Showing posts from November, 2006

Passings: Gary Graver, Cinematographer and Director

One of the most important cinematic auteurs of the last 50 years passes away, and I'm woefully underequipped to expound. Go figure. Director Robert Altman's influence looms large over modern cinema, so much so that eloquent testimonials to the man's work can be found all over the Blogosphere (here are two of my favorites). But my Altman experience extends to just four complete viewings: The Player (so universally loved and pungently witty it'd be redundant for me to cluck on about it), Popeye (still one of the oddest comic-to-film adaptations ever made, with Altman's very free-form style constantly fighting with a very structured cartoon universe), MASH (overrated, but not without its moments), and Buffalo Bill and the Indians (an erratic but interestingly off-kilter western that had me scratching my head as a kid). This means I haven't seen Nashville or McCabe and Mrs. Miller , widely reputed to be two of the finest films of the seventies (make that ev

The Chronicles of Riddick, just 'cos I got nothin' else.

I was just looking over the list of a dozen unfinished entries on the Dish to see if any of 'em were close enough to snuff to merit posting (the answer, as you might imagine from this entry, is no). As I undertook this ritual The Chronicles of Riddick , director David Twohy's prequel to his enjoyable B flick Pitch Black , played on basic cable. It's pretty telling that almost all of Riddick unspooled before I took much notice. Contrary to its unceremonious descent into the waters of financial failure upon its initial release, it's really not terrible. Despite making more lousy career choices in the last five years than any twelve actors make in their lives, I still appreciate Vin Diesel's minimalist charisma, and flashes of blunt wit occasionally flicker through the grandeur, action, and special effects. But it's a pretty glaring misfire nonetheless, because its two principal architects completely disregard their strengths. Twohy (who frequently writes as we

Horrorfest: Old-Fashioned Fun and Frolic

Horrorfest--Eight Films to Die For hit multiplexes last weekend, and if you're among the throngs who regularly peruse this Blog (I have officially decided that six or more people qualifies as a throng), my attendance of said Fest should surprise you naught . Limits in funds and time prohibited a Full Monty of all eight movies offered, but I did manage to do a Horrorfest Triple Bill last Saturday night. Two enthusiastic co-conspirators joined me, and damned if a good time wasn't had by all. It's hard not to root for the success of Horrorfest's distribution company, After Dark Films, on principle alone. This independent company's roadshow-style marketing strategy hearkens back to a time before corporate megaliths and big studios exacted their death-grips on multiplexes, when true indies could still sneak entertaining B flicks of all stripes into theaters all over the country. Seeing movies in a theater or (gasp) drive-in in the seventies and early eighties was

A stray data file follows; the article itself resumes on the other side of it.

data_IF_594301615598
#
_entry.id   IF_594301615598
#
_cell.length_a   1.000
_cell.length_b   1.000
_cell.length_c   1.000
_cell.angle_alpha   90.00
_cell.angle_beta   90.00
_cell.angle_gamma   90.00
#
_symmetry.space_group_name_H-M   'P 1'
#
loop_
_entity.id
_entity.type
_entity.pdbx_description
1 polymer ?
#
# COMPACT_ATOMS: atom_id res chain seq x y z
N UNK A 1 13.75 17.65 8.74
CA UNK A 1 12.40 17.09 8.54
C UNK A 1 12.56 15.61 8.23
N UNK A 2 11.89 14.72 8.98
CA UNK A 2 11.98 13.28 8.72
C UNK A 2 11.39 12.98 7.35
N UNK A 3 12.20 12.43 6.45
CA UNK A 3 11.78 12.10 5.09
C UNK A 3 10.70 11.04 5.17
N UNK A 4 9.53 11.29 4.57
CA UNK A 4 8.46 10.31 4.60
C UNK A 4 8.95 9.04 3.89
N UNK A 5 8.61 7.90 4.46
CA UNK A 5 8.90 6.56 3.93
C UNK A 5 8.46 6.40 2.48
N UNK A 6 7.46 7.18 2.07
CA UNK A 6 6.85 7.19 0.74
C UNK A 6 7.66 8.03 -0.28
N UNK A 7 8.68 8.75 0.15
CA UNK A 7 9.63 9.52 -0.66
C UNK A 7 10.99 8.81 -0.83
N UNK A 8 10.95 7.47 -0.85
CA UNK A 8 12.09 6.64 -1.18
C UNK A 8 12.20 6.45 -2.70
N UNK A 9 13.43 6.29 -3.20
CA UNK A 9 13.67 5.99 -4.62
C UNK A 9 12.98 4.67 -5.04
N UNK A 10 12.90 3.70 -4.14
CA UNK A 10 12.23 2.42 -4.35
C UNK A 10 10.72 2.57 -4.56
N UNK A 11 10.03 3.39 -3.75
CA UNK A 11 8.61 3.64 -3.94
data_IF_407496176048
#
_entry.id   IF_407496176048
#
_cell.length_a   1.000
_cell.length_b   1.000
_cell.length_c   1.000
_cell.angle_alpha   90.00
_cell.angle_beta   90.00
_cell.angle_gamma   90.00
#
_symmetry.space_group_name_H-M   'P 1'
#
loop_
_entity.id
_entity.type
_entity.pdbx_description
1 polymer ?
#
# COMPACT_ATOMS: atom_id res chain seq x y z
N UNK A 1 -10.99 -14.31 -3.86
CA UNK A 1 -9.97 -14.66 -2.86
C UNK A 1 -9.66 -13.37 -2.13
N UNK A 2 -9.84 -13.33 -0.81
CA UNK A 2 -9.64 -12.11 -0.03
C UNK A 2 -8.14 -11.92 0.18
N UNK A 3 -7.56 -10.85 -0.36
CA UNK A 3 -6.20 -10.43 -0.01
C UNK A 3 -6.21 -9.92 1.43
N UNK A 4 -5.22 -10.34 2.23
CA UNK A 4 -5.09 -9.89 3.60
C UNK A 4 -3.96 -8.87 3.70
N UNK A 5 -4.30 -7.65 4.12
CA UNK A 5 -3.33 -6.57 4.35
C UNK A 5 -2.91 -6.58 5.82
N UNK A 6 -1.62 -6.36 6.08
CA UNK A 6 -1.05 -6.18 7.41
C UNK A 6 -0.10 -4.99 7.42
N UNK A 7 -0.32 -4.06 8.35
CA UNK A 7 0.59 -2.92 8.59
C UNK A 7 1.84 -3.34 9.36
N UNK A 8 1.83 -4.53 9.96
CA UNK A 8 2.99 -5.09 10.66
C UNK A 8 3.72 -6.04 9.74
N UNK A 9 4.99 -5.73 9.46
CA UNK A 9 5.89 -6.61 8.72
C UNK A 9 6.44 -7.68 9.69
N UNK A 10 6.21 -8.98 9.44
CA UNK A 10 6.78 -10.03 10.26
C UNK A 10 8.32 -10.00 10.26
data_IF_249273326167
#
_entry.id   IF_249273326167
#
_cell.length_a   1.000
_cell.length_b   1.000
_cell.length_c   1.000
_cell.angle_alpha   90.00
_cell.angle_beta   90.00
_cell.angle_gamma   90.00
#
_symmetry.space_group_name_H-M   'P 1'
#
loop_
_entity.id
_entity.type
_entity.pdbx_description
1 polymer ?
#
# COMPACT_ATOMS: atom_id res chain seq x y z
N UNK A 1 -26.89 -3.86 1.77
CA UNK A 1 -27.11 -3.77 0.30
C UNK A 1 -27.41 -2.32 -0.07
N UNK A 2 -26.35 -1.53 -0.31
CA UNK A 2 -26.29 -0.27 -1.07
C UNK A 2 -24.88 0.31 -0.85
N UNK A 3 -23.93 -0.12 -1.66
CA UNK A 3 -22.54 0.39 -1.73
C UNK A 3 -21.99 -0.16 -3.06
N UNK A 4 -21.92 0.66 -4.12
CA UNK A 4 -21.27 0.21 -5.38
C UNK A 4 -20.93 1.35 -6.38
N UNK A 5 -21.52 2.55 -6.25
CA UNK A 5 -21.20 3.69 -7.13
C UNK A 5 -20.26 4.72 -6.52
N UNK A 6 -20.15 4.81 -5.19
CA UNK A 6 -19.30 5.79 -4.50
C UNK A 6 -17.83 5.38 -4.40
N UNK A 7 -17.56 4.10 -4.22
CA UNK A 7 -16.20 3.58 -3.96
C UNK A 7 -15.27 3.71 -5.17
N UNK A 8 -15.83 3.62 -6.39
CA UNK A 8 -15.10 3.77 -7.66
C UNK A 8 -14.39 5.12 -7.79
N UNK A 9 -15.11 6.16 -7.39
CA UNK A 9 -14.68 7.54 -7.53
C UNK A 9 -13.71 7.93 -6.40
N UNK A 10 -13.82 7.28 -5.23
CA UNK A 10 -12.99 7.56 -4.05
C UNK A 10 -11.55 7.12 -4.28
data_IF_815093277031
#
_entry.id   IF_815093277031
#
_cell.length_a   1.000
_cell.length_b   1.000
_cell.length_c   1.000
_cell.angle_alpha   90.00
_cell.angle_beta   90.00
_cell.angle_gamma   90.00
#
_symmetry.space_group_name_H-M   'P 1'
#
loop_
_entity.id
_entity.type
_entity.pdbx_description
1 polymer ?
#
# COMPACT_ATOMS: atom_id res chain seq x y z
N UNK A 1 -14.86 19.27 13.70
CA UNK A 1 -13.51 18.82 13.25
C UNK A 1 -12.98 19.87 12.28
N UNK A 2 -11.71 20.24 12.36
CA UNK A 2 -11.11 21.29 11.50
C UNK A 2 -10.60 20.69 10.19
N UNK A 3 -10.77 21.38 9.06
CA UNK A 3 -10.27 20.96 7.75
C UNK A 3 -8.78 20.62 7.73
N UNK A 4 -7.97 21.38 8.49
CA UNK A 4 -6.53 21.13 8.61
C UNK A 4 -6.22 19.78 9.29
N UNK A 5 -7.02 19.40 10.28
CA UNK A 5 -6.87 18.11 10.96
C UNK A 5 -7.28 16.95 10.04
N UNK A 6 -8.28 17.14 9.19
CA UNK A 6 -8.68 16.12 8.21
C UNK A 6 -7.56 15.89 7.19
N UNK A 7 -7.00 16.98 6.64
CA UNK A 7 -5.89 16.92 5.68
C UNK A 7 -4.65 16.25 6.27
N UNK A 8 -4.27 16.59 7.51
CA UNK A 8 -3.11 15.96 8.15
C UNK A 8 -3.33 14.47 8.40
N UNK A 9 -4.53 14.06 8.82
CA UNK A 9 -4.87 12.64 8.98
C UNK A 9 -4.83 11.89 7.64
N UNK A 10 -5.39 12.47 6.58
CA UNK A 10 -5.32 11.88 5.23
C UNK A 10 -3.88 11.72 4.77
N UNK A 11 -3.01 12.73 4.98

A Blog about Borat: Bet you Won't See Many of Those

I saw Borat this weekend, and since everyone and their sister's best friend's tennis coach is already pontificating to the high heavens about it, I'll try to keep it brief. Yes, Sasha Baron Cohen's naively-twisted Kazakh brainchild offends with sawed-off-shotgun blasts of scatology and gleeful racism that assault everybody and anybody. And contrary to the deification it's been given by the nation's critics , it's not perfect: Sometimes it leaps off the chasm of Offensively Funny and splatters at ground zero of Just Plain Offensive. But it's a sharper critique on this country's foibles than damn near anything mainstream Hollywood's excreted since a certain fire-and-brimstone Texan galloped into office. And most importantly, Borat is the funniest movie I've seen in God knows how long. Those of you who've likewise seen it need only ponder upon these five words to break into stitches uncontrollably: The Mortgage Broker's Convention S

Sex and Fury: It's Art! It's Trash! It's Both!

Eleven minutes into Sex and Fury (originally released in 1973, now out on Panik House DVD) there's a scene which represents an amazing--perhaps even definitive--cinematic crystalization of sex and violence. I wouldn't dream of spoiling it for anyone who hasn't seen it, but trust me: it's a mind-blower. The most astonishing thing about this moment isn't the high quotient of violence, nor is it the wall-to-wall nudity on display (how are those for hints?). No, the most shocking aspect of this scene is that it's shot, edited, and acted with the unbridled artistry of a Kurosawa flick. Were a typical US director prompted to bring this moment to cinematic life, he'd jam his tongue so far into his cheek that it'd rip out the other end. And that's what makes Sex and Fury so utterly fascinating: it juxtaposes base exploitive elements with the kind of craftsmanship customarily reserved for something a lot more respectable (this sub-genre, the Pinky Viole